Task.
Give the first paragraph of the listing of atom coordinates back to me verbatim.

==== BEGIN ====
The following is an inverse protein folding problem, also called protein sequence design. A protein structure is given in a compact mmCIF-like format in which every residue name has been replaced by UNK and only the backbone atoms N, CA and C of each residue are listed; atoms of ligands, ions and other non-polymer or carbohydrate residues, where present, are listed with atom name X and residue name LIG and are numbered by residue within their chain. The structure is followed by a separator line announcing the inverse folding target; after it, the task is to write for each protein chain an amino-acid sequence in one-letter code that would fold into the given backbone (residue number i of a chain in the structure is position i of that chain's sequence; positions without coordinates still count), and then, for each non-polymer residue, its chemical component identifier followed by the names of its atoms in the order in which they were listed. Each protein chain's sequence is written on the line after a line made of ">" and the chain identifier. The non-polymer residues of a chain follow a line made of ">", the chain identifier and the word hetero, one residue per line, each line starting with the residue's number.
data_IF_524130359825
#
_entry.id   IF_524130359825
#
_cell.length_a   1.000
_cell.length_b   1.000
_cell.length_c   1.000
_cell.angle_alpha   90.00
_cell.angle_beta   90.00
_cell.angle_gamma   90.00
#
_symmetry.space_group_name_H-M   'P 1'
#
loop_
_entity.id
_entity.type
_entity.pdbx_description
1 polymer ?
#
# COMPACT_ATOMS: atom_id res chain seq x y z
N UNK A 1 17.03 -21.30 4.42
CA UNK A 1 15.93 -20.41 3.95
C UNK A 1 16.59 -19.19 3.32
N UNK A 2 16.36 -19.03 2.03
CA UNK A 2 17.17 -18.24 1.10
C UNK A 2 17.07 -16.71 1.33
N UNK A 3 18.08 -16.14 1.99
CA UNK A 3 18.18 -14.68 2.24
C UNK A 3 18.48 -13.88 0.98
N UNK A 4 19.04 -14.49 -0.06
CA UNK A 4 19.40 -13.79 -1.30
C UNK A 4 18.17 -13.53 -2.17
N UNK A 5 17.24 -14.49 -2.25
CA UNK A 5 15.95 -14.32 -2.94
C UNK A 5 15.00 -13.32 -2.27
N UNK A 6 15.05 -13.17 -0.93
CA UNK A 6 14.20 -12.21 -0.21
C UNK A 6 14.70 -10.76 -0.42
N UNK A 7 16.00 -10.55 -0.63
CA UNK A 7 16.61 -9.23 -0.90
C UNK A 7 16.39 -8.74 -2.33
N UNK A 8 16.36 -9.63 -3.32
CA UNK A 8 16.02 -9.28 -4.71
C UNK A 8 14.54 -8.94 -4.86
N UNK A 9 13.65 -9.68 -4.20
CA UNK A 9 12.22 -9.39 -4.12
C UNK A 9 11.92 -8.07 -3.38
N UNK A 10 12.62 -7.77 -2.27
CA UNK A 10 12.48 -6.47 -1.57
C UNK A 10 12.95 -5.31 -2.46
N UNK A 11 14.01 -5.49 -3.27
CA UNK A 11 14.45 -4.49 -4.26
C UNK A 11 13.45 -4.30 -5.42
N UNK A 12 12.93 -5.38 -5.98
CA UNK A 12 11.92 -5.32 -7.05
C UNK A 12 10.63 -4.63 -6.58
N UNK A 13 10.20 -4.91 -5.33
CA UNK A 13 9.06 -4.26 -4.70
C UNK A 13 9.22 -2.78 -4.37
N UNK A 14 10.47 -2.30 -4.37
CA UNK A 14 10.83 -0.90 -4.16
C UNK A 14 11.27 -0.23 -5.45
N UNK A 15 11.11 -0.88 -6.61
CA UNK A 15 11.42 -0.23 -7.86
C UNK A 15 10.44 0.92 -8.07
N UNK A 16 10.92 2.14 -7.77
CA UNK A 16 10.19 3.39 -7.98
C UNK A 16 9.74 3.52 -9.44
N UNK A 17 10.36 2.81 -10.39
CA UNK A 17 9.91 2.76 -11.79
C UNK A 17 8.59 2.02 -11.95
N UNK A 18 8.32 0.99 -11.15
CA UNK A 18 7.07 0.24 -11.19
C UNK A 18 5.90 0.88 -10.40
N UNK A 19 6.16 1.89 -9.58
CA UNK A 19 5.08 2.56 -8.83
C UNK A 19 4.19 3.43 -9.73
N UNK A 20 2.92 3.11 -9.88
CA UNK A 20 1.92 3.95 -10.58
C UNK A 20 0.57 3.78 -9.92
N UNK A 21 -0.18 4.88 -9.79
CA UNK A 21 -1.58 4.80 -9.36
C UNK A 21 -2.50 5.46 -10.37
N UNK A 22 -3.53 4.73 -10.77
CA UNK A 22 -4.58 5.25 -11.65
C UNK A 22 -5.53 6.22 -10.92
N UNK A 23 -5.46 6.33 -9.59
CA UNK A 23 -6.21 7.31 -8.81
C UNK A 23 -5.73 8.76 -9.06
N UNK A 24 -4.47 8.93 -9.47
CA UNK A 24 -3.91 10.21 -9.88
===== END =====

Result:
The following is an inverse protein folding problem, also called protein sequence design. A protein structure is given in a compact mmCIF-like format in which every residue name has been replaced by UNK and only the backbone atoms N, CA and C of each residue are listed; atoms of ligands, ions and other non-polymer or carbohydrate residues, where present, are listed with atom name X and residue name LIG and are numbered by residue within their chain. The structure is followed by a separator line announcing the inverse folding target; after it, the task is to write for each protein chain an amino-acid sequence in one-letter code that would fold into the given backbone (residue number i of a chain in the structure is position i of that chain's sequence; positions without coordinates still count), and then, for each non-polymer residue, its chemical component identifier followed by the names of its atoms in the order in which they were listed. Each protein chain's sequence is written on the line after a line made of ">" and the chain identifier. The non-polymer residues of a chain follow a line made of ">", the chain identifier and the word hetero, one residue per line, each line starting with the residue's number.